Jonathan Whitlock's life encompasses the word "art" on so many levels. He is known mainly for his paintings and sketches, but he dabbles in the art of music and certainly excels in the art of life. Here you will find samplings of all of his media before and after his car accident – a brief but truly life-changing moment in time.
His traumatic brain injury took away his ability to walk, play the guitar and piano, remember what he said just a few minutes ago, and paint, speak, think, hear, and see unhindered. However, it miraculously took away his bipolar mental illness, replacing it with a bright, quick wit. He has opportunities to influence others for good, and he can now be a "starving artist" without starving!
Jonathan currently resides in Lancaster, Pennsylvania. He still writes music and even manages to play a bit on the piano. He still paints, albeit with his non-dominant hand, all while living life fully and beautifully.
Jonathan's interest in art began in the 2nd grade drawing dinosaurs. From there, he progressed to studying and drawing their skeletal systems as a teenager. He was homeschooled 9th-12th grade when he discovered oil painting, which quickly became his favorite medium. It was also during those years that he was able to study the works of classic artists, particularly cubist artists such as Picasso and Mondrian.
After graduation in 1998, he majored in Studio Arts at Southern Virginia College. He had his first gallery exhibition at the end of his freshman year in Lexington, Virginia. During the summer break, in June 1999, he was involved in a car accident that left him in a coma for five months, having sustained a traumatic brain injury that affected him cognitively and physically. For instance, he now paints and draws with his non-dominant hand. And because of that hand's spasticity, he's learned to use larger, more fluid brush strokes and less detail. Being blind in his left eye has also been a challenge. His artistic mind now thinks more concrete than abstract, and he struggles with short-term memory, but thanks to excellent personal care attendants with artistic backgrounds, he continues to progress and grow as an artist.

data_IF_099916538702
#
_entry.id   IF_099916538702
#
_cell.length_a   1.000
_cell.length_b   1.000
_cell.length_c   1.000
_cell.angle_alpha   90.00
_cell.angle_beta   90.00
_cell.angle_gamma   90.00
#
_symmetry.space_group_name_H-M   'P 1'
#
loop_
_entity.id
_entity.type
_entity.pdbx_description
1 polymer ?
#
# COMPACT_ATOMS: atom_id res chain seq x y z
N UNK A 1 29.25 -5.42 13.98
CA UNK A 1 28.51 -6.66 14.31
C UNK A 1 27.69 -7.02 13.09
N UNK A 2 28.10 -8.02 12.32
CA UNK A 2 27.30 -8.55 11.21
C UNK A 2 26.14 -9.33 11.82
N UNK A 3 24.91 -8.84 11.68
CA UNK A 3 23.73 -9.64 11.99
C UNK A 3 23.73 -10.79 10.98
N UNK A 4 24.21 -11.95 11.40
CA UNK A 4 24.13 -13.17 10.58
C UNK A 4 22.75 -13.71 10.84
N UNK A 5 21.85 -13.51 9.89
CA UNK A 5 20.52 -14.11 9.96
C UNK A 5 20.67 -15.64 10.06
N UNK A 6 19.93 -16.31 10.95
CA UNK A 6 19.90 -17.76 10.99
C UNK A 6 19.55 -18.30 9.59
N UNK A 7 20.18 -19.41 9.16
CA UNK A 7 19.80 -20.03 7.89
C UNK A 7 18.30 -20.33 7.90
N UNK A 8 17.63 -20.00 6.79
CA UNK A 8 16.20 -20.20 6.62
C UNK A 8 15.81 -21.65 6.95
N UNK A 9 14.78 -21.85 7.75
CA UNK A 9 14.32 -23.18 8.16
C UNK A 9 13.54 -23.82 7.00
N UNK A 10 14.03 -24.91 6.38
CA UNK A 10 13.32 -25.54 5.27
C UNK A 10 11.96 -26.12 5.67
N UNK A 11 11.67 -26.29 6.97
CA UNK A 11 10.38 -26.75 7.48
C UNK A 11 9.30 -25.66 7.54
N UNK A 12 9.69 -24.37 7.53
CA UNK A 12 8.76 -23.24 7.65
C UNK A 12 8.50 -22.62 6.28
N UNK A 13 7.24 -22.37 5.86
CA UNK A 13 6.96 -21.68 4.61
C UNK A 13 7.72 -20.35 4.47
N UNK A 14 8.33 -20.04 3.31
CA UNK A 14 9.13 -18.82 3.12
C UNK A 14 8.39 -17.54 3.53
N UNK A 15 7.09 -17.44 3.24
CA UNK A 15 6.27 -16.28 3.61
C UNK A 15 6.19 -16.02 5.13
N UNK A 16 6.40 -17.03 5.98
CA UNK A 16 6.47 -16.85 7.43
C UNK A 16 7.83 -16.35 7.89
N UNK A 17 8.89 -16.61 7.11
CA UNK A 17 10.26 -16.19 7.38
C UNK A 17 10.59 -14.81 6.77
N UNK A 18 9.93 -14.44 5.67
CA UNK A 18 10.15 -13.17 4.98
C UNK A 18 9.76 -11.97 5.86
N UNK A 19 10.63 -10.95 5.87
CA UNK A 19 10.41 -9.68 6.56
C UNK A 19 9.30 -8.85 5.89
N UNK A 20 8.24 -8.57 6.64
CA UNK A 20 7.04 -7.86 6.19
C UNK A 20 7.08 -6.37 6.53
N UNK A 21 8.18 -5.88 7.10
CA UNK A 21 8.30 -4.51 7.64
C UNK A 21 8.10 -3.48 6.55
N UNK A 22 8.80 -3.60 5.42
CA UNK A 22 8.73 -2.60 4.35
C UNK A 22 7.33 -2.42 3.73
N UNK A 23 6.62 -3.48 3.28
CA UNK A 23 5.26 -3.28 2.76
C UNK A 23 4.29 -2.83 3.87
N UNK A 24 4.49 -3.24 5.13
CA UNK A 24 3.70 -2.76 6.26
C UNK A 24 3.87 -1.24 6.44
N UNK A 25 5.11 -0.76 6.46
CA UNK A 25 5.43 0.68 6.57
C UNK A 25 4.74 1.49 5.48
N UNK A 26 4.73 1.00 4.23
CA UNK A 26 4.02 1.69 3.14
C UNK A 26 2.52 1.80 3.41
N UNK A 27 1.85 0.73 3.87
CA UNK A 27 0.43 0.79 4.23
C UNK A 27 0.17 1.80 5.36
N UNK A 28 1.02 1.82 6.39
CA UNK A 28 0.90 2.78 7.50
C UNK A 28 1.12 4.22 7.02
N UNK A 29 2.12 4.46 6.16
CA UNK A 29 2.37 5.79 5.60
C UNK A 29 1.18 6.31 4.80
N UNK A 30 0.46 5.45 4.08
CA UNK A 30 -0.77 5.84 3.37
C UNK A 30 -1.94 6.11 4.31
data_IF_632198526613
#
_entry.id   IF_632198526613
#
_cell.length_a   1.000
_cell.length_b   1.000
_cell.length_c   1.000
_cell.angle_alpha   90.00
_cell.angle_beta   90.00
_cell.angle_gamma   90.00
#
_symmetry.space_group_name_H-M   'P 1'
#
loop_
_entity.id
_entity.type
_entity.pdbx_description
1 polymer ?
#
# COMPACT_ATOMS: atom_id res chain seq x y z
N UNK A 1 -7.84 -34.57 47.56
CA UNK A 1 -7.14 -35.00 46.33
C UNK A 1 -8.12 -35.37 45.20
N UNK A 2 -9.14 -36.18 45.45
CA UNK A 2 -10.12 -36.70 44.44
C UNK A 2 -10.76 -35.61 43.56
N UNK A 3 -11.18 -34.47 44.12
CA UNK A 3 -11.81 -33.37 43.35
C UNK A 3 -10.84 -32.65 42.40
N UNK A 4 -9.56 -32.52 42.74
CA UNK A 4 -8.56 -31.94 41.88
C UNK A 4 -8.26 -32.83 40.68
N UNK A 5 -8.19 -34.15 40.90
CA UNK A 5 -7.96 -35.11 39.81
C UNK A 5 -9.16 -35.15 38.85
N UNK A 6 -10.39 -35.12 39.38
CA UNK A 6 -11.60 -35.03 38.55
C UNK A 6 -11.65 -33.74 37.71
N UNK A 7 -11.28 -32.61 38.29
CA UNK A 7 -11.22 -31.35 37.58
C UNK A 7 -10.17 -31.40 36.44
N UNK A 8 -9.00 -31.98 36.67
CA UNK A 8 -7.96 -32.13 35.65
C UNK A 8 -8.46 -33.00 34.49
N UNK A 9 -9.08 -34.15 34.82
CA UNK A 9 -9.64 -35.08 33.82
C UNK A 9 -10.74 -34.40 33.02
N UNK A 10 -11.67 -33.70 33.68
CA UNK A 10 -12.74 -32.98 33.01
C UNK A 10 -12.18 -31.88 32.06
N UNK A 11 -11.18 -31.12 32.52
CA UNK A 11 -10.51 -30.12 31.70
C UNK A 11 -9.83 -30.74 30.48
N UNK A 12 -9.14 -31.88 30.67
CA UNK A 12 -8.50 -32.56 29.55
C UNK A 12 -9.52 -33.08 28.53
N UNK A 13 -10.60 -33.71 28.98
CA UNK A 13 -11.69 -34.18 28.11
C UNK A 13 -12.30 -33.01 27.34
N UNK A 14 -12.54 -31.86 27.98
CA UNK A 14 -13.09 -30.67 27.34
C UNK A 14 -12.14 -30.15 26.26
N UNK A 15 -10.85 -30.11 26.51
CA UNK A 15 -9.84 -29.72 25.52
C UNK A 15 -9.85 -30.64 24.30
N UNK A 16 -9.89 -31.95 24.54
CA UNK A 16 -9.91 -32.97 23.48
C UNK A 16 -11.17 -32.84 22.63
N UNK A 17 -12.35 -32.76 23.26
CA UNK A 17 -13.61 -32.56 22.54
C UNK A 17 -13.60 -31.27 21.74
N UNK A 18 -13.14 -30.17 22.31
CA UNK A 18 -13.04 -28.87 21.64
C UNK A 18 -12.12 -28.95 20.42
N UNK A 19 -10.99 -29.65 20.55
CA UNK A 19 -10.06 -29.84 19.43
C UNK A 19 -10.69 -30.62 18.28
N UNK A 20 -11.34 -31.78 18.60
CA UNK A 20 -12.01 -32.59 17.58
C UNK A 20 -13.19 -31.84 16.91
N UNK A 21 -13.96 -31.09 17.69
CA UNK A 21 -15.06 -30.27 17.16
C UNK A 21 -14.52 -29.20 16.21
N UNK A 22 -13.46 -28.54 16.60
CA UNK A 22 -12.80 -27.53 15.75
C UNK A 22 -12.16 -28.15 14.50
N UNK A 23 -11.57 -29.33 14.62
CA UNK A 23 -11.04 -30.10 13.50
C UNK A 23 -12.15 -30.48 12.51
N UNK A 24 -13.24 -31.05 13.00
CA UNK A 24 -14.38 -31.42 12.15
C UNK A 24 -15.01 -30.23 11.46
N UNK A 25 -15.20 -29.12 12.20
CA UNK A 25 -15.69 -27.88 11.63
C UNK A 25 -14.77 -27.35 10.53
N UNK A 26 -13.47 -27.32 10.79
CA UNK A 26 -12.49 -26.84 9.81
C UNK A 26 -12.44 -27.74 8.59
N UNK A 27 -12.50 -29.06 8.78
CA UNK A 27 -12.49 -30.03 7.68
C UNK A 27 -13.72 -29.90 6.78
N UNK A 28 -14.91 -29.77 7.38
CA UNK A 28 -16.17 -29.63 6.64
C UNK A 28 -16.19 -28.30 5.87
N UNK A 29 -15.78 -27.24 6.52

Jonathan's remarkable story was published in July 2018 as The Long Run – My Son's Inspired Journey Through Traumatic Brain Injury using his mother's journal entries and letters. It can be purchased on Amazon as a Kindle eBook or black-and-white paperback.
Click on "Read More" for a synopsis of the book. Then scroll down to see Jonathan's artwork and the photos in color. If you are interested in having Jonathan and Annette come and do a presentation for your group, you can contact them at email@example.com.
Jonathan had his first exhibition after the accident on his 30th birthday in 2010 at the Red Raven Gallery in Lancaster, Pennsylvania. In 2013 he had a follow up show at Mulberry Art Studio in Lancaster, with his story being shared in the Lancaster Newspaper for both shows. In October 2017, he returned to Southern Virginia University for a solo show and artist talk.
Since then, he has had showings at Lancaster's Grand Central Bagel in 2018 and Gallery One in 2019. His painting, “U.S. 222 South” that graces the cover of his mother's book The Long Run, was selected for and sold at the renowned 2021 Art Ability show in Bryn Mawr, PA. His most recent show is May 2022, one shared with four other artists with disabilities at United Disabilities Services (UDS) in Lancaster.
You can find Jonathan's artwork available at aspieartists.com, a nonprofit that supports artists with disabilities through suggested donations to the artists.